Crude oil prices skyrocketed by 25% on Thursday, for their largest one-day percentage gain on record. The rally was triggered after a tweet from U.S. President Donald Trump saying that he spoke to Russian and Saudi Arabian leaders and expects them to announce an oil production cut of 10 million barrels per day. However, the oil rally had faded, and prices retraced by 5% this morning after both countries denied any talks or cut agreement.
Global cases: More than 1,011,000.
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Top 5 countries: United States (242,182), Italy (115,242), Spain (112,065), Germany (84,788), and China (82,432).
Crude oil prices surged by 25% after Trump’s intervention in the energy market combined with the reports that China will start buying crude oil for its emergency reserves.
The WTI oil contract finished the historic day at $25.32 per barrel, posting its largest single-day percentage gain in record, while Brent price closed at 29.14.
The oil price rally triggered after Trump told CNBC’s Joe Kernen on Thursday that he spoke to the Russian President Putin and Saudi Crown Prince Bin Salman on Thursday and expects them to announce an oil production cut of 10 million barrels and could be up to 15 million. However, Trump didn’t make any reference to the time frame of the cuts and how would be distributed across the oil-producing countries.
Furthermore, Saudi Arabia called for an “urgent” meeting between OPEC and its allies led by Russia with aim of reaching a fair agreement to restore the desired balance of oil markets.
The saddened oil price spike rally faded during the overnight trading, with both oil contract falling by 5%, as energy traders questioned whether a cut of the magnitude Trump is suggesting was even plausible, especially if the U.S. doesn’t participate. The administration would not, in fact, ask domestic producers to cut production, according to a Reuters report.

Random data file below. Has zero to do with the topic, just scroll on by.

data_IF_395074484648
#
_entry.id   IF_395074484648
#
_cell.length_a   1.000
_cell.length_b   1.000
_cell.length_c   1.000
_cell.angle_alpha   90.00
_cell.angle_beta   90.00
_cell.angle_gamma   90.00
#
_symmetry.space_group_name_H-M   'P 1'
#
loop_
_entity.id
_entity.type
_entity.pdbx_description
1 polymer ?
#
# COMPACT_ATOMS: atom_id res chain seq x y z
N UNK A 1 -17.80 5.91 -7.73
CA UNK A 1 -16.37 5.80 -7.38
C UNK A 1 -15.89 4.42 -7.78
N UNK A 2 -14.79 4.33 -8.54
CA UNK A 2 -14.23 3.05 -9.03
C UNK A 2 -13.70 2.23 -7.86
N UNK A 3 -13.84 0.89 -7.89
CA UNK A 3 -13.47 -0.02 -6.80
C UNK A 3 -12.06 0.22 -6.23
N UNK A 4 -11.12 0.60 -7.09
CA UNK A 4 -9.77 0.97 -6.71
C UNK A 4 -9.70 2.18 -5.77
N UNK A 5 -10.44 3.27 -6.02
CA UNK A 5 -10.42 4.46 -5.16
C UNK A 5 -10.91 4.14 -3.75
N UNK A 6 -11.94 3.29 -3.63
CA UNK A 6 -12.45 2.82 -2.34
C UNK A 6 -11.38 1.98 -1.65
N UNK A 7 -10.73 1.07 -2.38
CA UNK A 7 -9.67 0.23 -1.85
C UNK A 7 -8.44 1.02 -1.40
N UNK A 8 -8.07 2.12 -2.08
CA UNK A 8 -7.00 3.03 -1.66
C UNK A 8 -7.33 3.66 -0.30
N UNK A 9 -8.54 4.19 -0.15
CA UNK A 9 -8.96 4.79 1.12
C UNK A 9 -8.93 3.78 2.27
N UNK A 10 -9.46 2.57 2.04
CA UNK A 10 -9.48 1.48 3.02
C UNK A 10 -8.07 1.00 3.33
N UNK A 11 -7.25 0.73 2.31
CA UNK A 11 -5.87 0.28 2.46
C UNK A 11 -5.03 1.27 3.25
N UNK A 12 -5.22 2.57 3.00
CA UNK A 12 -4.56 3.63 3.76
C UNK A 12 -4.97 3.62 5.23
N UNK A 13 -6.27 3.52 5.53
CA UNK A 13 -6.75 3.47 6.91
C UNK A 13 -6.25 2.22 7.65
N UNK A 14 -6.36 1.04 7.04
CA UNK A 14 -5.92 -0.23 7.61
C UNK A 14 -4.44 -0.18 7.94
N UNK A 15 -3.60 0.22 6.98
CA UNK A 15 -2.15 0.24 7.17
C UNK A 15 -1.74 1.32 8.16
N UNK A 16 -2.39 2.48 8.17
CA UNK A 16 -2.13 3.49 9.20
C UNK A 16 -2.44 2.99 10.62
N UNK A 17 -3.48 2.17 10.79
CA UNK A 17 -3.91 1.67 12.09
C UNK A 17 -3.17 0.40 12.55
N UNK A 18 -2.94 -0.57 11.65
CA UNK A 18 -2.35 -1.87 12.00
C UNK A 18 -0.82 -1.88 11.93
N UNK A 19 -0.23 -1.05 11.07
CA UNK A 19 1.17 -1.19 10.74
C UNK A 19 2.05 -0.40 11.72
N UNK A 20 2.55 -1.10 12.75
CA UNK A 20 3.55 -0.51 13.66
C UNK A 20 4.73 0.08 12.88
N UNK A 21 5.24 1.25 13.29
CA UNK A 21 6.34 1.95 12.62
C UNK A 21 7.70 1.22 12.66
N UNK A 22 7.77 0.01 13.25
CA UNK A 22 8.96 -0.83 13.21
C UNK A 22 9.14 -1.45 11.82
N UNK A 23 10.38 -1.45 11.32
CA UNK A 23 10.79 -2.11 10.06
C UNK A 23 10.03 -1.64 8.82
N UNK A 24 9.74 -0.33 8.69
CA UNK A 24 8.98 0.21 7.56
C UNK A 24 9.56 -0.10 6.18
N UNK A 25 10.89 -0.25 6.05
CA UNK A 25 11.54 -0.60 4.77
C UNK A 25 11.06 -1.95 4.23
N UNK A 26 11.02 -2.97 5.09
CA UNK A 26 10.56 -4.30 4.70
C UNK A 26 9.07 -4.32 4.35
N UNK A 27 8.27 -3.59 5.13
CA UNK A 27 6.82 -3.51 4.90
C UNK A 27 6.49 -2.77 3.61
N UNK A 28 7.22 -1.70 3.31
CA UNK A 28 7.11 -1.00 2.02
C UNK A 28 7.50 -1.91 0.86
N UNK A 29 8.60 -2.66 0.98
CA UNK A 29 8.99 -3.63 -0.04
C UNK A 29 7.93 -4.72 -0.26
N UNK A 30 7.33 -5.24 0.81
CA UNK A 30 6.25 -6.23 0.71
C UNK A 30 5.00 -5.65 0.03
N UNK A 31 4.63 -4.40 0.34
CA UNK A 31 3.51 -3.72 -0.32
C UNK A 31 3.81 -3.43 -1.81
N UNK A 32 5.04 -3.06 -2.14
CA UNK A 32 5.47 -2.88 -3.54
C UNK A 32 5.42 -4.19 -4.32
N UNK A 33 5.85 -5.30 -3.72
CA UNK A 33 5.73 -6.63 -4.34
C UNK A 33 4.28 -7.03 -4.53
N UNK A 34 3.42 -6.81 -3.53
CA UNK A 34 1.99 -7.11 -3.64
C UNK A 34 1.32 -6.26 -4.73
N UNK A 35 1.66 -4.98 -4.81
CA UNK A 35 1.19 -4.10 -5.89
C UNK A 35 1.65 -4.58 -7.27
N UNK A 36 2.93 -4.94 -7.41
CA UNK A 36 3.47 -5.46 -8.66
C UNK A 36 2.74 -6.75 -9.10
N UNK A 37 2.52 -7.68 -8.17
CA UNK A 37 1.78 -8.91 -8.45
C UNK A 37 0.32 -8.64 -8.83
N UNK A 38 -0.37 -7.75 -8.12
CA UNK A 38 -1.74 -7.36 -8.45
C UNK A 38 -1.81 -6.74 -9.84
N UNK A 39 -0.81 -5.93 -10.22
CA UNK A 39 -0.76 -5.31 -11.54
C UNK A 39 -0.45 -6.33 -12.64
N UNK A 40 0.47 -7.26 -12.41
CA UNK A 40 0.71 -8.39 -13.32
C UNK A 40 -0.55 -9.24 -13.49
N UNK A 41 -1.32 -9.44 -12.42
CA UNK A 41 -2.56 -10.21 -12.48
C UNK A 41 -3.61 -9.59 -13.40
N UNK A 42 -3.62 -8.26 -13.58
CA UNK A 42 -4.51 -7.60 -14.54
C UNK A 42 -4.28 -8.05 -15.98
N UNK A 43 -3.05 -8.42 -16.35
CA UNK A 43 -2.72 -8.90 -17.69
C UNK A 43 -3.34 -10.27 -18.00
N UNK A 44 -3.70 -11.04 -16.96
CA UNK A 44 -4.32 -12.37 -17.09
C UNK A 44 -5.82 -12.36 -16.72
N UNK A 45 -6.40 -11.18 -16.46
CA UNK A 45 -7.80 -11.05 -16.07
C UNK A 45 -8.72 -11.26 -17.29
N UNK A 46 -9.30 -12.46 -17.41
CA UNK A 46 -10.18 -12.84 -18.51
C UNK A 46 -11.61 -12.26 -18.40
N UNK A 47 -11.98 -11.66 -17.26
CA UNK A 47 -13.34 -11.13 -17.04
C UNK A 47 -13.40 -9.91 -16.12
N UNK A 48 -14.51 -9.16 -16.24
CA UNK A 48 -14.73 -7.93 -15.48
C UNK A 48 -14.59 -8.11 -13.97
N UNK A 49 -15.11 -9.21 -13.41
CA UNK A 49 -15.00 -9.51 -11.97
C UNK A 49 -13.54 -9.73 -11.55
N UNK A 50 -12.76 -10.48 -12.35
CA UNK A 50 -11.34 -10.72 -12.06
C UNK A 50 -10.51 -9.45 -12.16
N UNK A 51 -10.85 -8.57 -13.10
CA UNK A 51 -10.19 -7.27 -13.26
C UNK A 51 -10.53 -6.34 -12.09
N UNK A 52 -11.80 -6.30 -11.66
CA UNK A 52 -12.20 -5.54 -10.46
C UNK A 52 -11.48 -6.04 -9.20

OPEC countries led by Saudi Arabia proposed last month a production cut of 1.5 million barrels per day as demand waned. However, OPEC ally Russia rejected the cut, sparking a price war between the two powerhouse producers. The production cuts that were previously in place expired on March 31st. On Wednesday, Saudi Arabia ramped up its production to more than 12 billion barrels per day.
The US stock markets surged by 2% on Thursday supported from the massive rally in the energy and financial sectors. The Dow Jones index closed higher by 2.2%, at 21,413 while the S&P 500 and Nasdaq finished also the day up by 2.3% and 1.7%. Major energy stocks such as Chevron, Exxon Mobil and Conoco Phillips rallied by more than 10%, while leading financial company’s shares rose to 4% on relief for their huge exposure in energy loans.
Meanwhile, the Dow index dropped to intraday lows of 20.600 earlier in the session, just after the announcement from the US Labour Department reporting more than 6.6 million people filed for unemployment benefits in the week of March 27, as coronavirus-related shutdowns roll through the country.
However, the US futures and Asian markets were trading lower by 1% this morning as investors worried for the huge increase by 6.6 million in the US jobless claims last week due to coronavirus lockdowns. The Dow futures indicating an opening near 21.100 level, or down by 1.30%.
The Non-Farm Payrolls report for March is expected to be released later today. The economists expect a large decline of 100k in nonfarm payrolls, down from February when the US added 273,000 jobs. If the numbers do come in negative, it will be the first time that jobs have contracted since 2010, ending nearly a decade of labour market expansion.
That would boost the unemployment rate to 3.8% from 3.5% a month earlier due to the impact of pandemic in the US labour market. Still, the March report won't be a complete picture of the full impact that the coronavirus pandemic has had on the US job market, as the report will include payroll data only through the week ending March 14.
Precious metals and US Treasuries extended their gains during Thursday’s session receiving safety flows on higher US jobless claims and pandemic concerns.
Gold price gained almost 2%, climbing near $1.615/oz while Silver gained 4% to $14.50/oz. The US 10-year Treasury yields fell near 0.585 while the yield on the 30-year Treasury bond was down at 1.24%
The US dollar was the strongest currency across the board yesterday receiving support from pandemic concerns and from the higher oil prices since the US is the largest energy producer in the world. The DXY dollar index managed to break above 100 key resistance level, extending its weekly gains, while the USD/JPY bounced up to 108 resistance level.
The EUR/USD pair hit weekly low of 1.0850 on weaker EU economic data combined with the rising pandemic-related fatality figures in Italy and Spain.
However, the extraordinary surge in the crude oil prices has help the commodity related currencies to bounce off their weekly lows. The Australian and Canadian dollars gained more than 0.5% against Japanese Yen, while the Norwegian Crone extended its recent rally.
Economic Calendar for April 3, 2020 (GMT+ 3:00):
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